I was walking by the river with my little puppy the other day, like I do almost days. We were approaching the first bridge that the path crosses under, but were still a ways off when I started to hear their whistles and hollers. I couldn’t distinguish their words, or if they were yelling particular words, or just the inarticulate calls that make them feel powerful. They were yelling and whistling at me.
Three young men stood on the over pass, stalled at the end nearest to my side of the river, looking at me approach in the distance, and their yells rung out over the muddy river. The sounds washed over the old man with his cane and his dog in front of me, carrying a lace of threat with them.
I looked up to see who they were, and instinct made me grab for my phone nonchalantly. I continued down the path, toward the bridge where I would pass under them and temporarily out of their sight, and I held my phone in my hand, pretending to be texting, busy. In reality, I had it in my hand as a threat back to them. I can call someone. I can take your picture. These were the messages I was urging my ignoring body-language to convey.
But maybe it doesn’t convey that. Or maybe they don’t care. Because as I got closer, one of them started to walk toward the end of the bridge, toward the arm of the path that would lead them down to me. I slowed my pace, now not only annoyed, but vigilantly aware of what was happening. Not scared yet, but on guard. Torn between what would be more effective: flipping him off and yelling, “F*** off” while taking their photo, or simply avoiding them.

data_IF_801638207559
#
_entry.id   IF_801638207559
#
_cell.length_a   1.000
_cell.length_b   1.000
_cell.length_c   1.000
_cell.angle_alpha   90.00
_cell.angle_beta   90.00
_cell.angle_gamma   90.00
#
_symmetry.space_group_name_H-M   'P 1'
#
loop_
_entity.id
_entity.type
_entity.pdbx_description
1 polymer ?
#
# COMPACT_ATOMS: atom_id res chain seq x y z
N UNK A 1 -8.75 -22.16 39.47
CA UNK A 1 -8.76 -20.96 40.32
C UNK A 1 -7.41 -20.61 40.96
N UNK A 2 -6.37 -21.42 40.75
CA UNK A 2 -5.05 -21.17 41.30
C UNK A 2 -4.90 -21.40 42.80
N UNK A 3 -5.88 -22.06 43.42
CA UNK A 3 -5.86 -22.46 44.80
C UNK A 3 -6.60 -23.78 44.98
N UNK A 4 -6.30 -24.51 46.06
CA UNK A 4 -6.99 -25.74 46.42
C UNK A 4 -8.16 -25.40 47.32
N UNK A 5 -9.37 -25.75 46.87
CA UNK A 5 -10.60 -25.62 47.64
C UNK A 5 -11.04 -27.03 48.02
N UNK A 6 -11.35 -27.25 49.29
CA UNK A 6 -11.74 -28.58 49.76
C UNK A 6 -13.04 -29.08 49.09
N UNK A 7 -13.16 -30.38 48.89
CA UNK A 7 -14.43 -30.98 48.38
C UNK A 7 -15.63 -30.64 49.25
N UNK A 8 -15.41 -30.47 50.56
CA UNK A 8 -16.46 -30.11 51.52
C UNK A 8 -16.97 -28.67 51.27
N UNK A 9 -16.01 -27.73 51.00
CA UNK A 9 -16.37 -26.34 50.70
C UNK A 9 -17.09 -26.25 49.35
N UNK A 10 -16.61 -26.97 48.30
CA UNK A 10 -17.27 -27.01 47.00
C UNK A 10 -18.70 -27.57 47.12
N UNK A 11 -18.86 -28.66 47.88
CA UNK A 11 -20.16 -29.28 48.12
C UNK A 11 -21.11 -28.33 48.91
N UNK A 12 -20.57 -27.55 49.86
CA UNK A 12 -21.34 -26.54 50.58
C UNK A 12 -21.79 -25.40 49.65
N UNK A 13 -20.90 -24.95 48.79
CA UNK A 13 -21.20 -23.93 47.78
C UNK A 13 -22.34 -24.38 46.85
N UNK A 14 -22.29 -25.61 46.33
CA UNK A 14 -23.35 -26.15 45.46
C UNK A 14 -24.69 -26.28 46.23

I’ve taken both tactics, and a few others before, usually relying on my gut about which one to choose that time. This time I looked at my dog, pretending to be unaware or unconcerned, as I still watched him and the others in my peripheral vision.
When the other two men turned and walked toward the third, in my direction, I stopped, still a way away (considering this my head start if it came to that) and pulled my puppy off the path onto the grass, telling her to go potty. Pretending like this wasn’t a stall move.
And it worked, the two called to the third, and they all continued back on their way across the bridge, away from me, continuing their loud whistling and lewd calls loudly at me the entire time until I finally disappeared under the overpass.
I stayed there for a few minutes, trying to make sure that they had crossed the bridge and left before I turned around and headed back toward home.
But they had waited for me. They had gone silent as soon as I’d gone under the bridge. But as soon as I emerged, they stood in the same place they’d been before, and the yells, more angry and relentless this time rung out against my back and bouncing off the river water to the banks.
Stand tall. Don’t look back. Walk with confidence. I recited to myself the mantra that I’ve taught to other young girls their first time we go into a third world city like Port Au Prince, Haiti, where rape-culture is a way of life still, not a topic for internet forums.
When I was far enough away, and when a couple and their young children came into view, sauntering my way, toward the bridge, the rude trio finally stopped and walked away, across the bridge, and out of view.